Energy bill passes

Editor's Note: The energy bill easily passed the Senate today (July 29, 2005) by a vote of 74-26. The bill now goes to Bush for his signature.

WASHINGTON, DC, July 29, 2005 (ENS): The House of Representatives passed the Energy Policy Act of 2005 Thursday by a vote of 275 to 156. Most yes votes came from Republicans, with a few dozen Democrats, and most nay votes came from Democrats, with a few dozen Republicans.

House Democratic Leader Nancy Pelosi called the measure "anti-taxpayer, anti-consumer, and anti-environment."

Still, she said it could have been worse but for the actions of Democrats on the House-Senate conference committee that reconciled the two versions of the bill.

"We kept the heat on the MTBE give-away and the massive roll-back of the Clean Air Act until they were withdrawn," Pelosi said. "We fought to protect the Arctic National Refuge, making it too hot for the Republicans to handle - forcing them to withdraw from the energy bill their plan to drill in the pristine wilderness."

"Nonetheless, like its predecessors, this energy bill is a missed opportunity. It does not address the issues that the American people care about - lower gas prices at the pump, a healthy environment, safe water to drink, and cleaner air.

"It is anti-taxpayer with billions of dollars in gifts to the oil, gas, and nuclear industries, including a new production tax credit for eight years.

"Then there is the special gift for House Majority Leader Tom DeLay. After the gavel went down on the energy bill conference, a provision was included that sets up a special $1.5 billion fund for the oil industry to conduct research on how to find oil, and a leading contender to host the consortium is Sugar Land, Texas," she said. Sugar Land is the major city in the Texas district DeLay represents.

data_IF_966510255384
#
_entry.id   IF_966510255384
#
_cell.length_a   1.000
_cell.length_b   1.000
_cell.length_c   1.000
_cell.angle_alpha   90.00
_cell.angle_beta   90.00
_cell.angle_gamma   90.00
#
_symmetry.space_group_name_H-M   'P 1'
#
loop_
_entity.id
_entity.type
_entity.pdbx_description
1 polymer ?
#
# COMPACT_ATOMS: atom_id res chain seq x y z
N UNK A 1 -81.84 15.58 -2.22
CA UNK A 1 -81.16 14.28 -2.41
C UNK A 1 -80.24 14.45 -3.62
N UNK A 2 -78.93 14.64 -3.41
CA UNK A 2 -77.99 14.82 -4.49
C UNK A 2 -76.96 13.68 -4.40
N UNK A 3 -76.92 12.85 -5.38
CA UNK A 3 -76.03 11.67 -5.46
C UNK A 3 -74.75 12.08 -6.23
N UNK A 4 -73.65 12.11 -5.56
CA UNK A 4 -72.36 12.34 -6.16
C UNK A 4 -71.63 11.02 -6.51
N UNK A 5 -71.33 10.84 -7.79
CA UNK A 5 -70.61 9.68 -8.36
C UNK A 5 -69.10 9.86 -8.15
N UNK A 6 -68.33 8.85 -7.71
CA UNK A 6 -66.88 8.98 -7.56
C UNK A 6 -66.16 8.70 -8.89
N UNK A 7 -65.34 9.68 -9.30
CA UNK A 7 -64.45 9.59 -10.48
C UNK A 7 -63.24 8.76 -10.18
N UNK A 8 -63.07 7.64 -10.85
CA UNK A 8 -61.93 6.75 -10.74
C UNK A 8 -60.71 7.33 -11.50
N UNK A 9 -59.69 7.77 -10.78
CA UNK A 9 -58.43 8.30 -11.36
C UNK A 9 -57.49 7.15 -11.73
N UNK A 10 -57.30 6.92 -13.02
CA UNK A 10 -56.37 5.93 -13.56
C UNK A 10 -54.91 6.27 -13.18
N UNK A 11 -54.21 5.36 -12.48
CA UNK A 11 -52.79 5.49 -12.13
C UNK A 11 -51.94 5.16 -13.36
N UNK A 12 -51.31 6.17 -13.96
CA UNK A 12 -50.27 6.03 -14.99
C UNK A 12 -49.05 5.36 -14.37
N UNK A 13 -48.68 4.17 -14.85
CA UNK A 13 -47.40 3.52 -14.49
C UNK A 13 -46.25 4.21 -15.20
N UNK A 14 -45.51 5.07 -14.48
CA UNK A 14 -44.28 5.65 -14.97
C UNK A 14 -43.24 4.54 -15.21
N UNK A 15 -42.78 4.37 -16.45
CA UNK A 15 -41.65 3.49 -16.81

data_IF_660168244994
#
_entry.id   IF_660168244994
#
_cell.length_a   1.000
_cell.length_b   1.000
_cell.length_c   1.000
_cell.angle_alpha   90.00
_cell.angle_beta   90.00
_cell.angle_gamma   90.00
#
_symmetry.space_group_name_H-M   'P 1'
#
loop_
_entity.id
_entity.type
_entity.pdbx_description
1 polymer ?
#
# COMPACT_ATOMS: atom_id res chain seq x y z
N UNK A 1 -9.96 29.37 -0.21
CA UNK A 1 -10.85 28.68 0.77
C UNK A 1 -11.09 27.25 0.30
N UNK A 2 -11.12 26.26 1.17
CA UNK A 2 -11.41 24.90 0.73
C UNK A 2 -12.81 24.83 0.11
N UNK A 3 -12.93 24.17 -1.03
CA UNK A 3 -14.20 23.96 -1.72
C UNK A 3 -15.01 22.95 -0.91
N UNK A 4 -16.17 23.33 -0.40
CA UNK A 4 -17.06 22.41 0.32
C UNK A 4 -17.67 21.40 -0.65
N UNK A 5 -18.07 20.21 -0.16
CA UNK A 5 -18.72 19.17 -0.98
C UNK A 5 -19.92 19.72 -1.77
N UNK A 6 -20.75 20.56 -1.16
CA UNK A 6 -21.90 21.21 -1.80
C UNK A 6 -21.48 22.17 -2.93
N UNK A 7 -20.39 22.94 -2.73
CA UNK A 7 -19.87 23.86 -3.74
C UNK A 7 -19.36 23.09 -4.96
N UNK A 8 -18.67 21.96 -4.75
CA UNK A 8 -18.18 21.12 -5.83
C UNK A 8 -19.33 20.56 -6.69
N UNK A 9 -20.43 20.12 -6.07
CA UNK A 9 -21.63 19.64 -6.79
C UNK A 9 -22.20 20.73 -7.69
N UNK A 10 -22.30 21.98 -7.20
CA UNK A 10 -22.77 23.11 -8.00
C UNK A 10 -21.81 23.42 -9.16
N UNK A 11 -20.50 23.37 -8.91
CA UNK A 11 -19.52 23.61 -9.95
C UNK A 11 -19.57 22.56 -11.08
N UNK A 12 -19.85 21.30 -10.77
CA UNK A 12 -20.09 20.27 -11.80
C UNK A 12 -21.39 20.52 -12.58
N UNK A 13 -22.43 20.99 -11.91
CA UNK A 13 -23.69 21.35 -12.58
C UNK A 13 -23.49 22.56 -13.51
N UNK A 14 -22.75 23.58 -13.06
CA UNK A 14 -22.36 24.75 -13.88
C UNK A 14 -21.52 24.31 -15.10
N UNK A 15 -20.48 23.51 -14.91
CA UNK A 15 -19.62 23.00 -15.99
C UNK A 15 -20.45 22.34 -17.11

Consortium members, including Halliburton and Marathon Oil, can receive awards from the fund, explained Pelosi, saying, "There you have it: big oil, Halliburton, and Tom DeLay, all in one neat symbolic package."

"At a time when Congress is trying to scrape together enough federal funding for veterans' health care, Social Security, education, Medicare, and Medicaid, why are we giving away taxpayer money hand over fist to well-established, profitable companies? she asked.

"The energy bill is anti-consumer. It fails to protect consumers from high gasoline prices. It fails to adequately protect consumers from price manipulations and future Enrons. And it fails to protect our national security by reducing our dependence on foreign oil.

"Last but not least, this bill is anti-environment. It carves out exemptions for the oil and gas industry from the Safe Drinking Water Act, and the Clean Water Act. It also authorizes an oil and gas inventory of the Outer Continental Shelf, opening the door to oil and gas drilling in the protected areas off our shores."

Environmentalists were disappointed that a national renewable energy standard was omitted from the legislation. The standard, proposed by Senator Bingaman, a New Mexico Democrat, would have required utility companies to obtain 10 percent of their power from renewable sources by 2020.

Although the Senate Energy Conference members gathered unprecedented support for the measure, including that of Republican Senators Pete Domenici of New Mexico and Orrin Hatch of Utah, the House Energy Conference members rejected the measure. Representative Joe Barton of Texas, who chaired the conference committee, led the removal of the renewable energy standard from the bill.

But the measure does include a renewable fuel standard for the first time. It mandates the production and use of 7.5 billion gallons of ethanol by 2012, which is estimated to displace over two billion barrels of crude oil. Proponents say America has a strategic reserve of motor fuels in the cornfields of Illinois, the rice fields in California, and the cane fields of Florida.

Copyright Environment News Service (ENS) 2005. All Rights Reserved.

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